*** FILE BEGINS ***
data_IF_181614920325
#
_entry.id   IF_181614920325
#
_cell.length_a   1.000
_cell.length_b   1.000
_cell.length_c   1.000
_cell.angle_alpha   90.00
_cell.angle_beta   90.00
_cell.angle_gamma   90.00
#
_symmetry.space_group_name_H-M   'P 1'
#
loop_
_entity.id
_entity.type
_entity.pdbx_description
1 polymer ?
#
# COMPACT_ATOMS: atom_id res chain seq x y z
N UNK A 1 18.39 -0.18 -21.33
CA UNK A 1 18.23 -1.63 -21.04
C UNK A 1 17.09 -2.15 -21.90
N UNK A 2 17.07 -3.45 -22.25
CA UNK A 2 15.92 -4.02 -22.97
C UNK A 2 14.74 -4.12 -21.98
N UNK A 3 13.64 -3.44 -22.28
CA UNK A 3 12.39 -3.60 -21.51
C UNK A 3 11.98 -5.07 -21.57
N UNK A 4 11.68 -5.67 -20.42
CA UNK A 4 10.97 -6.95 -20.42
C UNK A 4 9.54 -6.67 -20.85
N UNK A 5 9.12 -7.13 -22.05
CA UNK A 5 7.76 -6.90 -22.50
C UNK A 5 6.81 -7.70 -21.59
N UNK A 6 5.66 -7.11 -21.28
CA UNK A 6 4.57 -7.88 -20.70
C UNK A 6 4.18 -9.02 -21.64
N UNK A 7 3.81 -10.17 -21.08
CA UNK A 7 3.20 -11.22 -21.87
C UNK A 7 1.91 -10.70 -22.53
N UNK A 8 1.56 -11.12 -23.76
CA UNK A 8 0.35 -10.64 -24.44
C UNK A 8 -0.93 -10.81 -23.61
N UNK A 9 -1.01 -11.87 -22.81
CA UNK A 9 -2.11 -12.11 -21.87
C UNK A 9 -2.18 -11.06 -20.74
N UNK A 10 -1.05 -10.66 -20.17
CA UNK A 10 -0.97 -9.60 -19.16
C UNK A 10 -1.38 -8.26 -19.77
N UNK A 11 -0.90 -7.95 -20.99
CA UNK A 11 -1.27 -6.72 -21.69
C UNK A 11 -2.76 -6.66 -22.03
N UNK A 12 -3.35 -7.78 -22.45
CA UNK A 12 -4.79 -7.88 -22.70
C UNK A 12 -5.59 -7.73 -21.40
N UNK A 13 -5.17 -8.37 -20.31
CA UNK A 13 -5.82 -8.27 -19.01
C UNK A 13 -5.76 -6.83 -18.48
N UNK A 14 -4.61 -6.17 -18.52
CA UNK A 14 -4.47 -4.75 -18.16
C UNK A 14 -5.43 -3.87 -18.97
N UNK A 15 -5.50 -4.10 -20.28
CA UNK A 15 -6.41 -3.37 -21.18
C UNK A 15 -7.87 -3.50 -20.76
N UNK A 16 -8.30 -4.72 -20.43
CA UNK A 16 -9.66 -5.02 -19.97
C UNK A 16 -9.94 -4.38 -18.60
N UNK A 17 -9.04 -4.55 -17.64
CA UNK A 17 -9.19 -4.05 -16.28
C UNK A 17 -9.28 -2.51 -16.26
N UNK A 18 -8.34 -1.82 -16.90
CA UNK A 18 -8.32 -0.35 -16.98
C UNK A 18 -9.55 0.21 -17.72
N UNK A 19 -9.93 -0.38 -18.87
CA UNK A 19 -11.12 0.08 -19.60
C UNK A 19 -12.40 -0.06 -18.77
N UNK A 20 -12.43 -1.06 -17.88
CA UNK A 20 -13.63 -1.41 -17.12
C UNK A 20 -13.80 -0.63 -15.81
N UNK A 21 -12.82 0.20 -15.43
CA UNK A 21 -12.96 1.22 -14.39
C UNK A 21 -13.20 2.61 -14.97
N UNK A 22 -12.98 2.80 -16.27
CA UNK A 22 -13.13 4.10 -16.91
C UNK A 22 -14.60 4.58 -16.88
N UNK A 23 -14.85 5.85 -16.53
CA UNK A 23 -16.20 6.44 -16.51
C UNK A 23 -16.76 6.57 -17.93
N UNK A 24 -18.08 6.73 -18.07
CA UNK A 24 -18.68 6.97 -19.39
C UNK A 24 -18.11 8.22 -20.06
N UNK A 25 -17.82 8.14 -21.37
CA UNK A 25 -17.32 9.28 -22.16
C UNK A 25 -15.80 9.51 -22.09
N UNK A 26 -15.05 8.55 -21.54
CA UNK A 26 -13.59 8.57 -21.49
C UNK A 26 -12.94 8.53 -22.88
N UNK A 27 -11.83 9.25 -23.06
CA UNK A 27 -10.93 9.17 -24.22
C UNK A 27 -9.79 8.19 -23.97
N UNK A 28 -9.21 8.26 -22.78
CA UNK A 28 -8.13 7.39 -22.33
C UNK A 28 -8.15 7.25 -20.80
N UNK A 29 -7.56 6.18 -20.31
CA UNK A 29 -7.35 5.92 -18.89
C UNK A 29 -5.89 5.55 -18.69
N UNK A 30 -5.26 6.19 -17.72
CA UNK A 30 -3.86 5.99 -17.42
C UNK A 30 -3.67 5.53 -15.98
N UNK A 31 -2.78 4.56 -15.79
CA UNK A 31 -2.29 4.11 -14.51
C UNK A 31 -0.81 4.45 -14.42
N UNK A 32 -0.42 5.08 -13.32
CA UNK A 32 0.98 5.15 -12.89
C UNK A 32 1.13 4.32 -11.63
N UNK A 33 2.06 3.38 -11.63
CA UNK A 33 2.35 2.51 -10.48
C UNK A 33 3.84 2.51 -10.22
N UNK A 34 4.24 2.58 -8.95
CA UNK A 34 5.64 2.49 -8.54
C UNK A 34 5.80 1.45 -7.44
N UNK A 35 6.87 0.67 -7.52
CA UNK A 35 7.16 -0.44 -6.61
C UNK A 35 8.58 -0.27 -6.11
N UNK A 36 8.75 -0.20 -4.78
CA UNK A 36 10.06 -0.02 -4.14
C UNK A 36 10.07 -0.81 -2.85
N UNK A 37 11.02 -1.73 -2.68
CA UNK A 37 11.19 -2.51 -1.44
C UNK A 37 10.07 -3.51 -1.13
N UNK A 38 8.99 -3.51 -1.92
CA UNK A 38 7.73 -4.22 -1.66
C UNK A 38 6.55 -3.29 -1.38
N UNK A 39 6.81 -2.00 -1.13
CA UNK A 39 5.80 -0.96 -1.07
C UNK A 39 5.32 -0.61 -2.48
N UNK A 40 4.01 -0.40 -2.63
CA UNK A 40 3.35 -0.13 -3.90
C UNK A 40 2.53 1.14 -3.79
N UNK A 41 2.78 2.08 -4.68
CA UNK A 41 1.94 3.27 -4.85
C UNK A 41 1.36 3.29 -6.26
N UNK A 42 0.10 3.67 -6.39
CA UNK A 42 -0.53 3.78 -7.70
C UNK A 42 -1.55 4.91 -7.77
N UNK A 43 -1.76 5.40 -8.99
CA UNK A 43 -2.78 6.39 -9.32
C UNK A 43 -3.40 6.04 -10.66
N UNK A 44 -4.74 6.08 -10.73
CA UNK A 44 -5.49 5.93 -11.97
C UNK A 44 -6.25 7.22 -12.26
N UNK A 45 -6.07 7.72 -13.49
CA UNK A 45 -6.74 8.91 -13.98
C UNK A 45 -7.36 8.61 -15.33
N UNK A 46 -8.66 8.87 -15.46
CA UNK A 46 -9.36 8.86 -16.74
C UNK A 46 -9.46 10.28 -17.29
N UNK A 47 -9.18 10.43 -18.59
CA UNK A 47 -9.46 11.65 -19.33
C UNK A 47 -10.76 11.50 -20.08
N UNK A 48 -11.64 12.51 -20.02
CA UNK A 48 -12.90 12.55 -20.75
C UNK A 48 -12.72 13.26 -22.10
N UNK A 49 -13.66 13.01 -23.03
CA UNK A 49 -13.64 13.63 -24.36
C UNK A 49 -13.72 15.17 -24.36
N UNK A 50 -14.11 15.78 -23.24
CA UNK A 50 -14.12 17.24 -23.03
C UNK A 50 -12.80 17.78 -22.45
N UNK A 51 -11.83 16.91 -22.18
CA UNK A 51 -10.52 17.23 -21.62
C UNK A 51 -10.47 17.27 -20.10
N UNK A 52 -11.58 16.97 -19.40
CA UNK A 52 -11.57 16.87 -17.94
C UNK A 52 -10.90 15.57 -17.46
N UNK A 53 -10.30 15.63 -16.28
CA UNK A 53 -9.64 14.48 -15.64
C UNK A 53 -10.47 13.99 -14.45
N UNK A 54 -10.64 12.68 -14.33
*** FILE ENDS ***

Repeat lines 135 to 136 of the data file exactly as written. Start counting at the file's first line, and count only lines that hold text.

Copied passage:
N UNK A 39 6.81 -2.00 -1.13
CA UNK A 39 5.80 -0.96 -1.07